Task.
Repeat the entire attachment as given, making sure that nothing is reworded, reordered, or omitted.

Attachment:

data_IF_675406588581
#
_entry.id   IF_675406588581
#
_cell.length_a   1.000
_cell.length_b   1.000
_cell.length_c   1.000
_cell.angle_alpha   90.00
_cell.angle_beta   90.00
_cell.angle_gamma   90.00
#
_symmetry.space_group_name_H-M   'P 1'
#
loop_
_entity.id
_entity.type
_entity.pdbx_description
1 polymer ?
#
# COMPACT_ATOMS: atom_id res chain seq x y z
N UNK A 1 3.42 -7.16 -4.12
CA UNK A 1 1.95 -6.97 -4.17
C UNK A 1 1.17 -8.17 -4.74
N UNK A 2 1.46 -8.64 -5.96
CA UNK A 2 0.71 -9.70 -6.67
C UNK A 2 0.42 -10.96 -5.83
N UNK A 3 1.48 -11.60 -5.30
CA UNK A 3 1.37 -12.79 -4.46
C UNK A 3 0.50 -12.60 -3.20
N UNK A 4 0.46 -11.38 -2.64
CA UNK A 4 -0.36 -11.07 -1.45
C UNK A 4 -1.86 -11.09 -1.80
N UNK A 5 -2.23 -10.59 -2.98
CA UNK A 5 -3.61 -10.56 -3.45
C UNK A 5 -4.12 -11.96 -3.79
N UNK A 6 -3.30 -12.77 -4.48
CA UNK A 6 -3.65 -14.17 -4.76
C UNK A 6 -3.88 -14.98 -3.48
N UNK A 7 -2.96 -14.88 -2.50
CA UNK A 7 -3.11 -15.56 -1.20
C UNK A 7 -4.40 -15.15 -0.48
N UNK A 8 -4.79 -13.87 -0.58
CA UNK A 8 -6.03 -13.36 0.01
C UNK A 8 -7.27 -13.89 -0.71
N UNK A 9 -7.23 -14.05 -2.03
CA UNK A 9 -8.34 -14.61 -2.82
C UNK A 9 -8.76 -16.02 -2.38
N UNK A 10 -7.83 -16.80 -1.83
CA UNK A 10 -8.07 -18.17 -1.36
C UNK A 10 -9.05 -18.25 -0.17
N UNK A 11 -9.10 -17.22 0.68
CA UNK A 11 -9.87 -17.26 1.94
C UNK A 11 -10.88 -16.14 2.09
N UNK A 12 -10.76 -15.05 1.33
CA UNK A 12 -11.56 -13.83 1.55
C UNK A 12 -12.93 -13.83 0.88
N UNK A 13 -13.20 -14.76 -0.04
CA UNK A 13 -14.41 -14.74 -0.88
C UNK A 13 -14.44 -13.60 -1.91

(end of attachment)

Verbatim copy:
data_IF_675406588581
#
_entry.id   IF_675406588581
#
_cell.length_a   1.000
_cell.length_b   1.000
_cell.length_c   1.000
_cell.angle_alpha   90.00
_cell.angle_beta   90.00
_cell.angle_gamma   90.00
#
_symmetry.space_group_name_H-M   'P 1'
#
loop_
_entity.id
_entity.type
_entity.pdbx_description
1 polymer ?
#
# COMPACT_ATOMS: atom_id res chain seq x y z
N UNK A 1 3.42 -7.16 -4.12
CA UNK A 1 1.95 -6.97 -4.17
C UNK A 1 1.17 -8.17 -4.74
N UNK A 2 1.46 -8.64 -5.96
CA UNK A 2 0.71 -9.70 -6.67
C UNK A 2 0.42 -10.96 -5.83
N UNK A 3 1.48 -11.60 -5.30
CA UNK A 3 1.37 -12.79 -4.46
C UNK A 3 0.50 -12.60 -3.20
N UNK A 4 0.46 -11.38 -2.64
CA UNK A 4 -0.36 -11.07 -1.45
C UNK A 4 -1.86 -11.09 -1.80
N UNK A 5 -2.23 -10.59 -2.98
CA UNK A 5 -3.61 -10.56 -3.45
C UNK A 5 -4.12 -11.96 -3.79
N UNK A 6 -3.30 -12.77 -4.48
CA UNK A 6 -3.65 -14.17 -4.76
C UNK A 6 -3.88 -14.98 -3.48
N UNK A 7 -2.96 -14.88 -2.50
CA UNK A 7 -3.11 -15.56 -1.20
C UNK A 7 -4.40 -15.15 -0.48
N UNK A 8 -4.79 -13.87 -0.58
CA UNK A 8 -6.03 -13.36 0.01
C UNK A 8 -7.27 -13.89 -0.71
N UNK A 9 -7.23 -14.05 -2.03
CA UNK A 9 -8.34 -14.61 -2.82
C UNK A 9 -8.76 -16.02 -2.38
N UNK A 10 -7.83 -16.80 -1.83
CA UNK A 10 -8.07 -18.17 -1.36
C UNK A 10 -9.05 -18.25 -0.17
N UNK A 11 -9.10 -17.22 0.68
CA UNK A 11 -9.87 -17.26 1.94
C UNK A 11 -10.88 -16.14 2.09
N UNK A 12 -10.76 -15.05 1.33
CA UNK A 12 -11.56 -13.83 1.55
C UNK A 12 -12.93 -13.83 0.88
N UNK A 13 -13.20 -14.76 -0.04
CA UNK A 13 -14.41 -14.74 -0.88
C UNK A 13 -14.44 -13.60 -1.91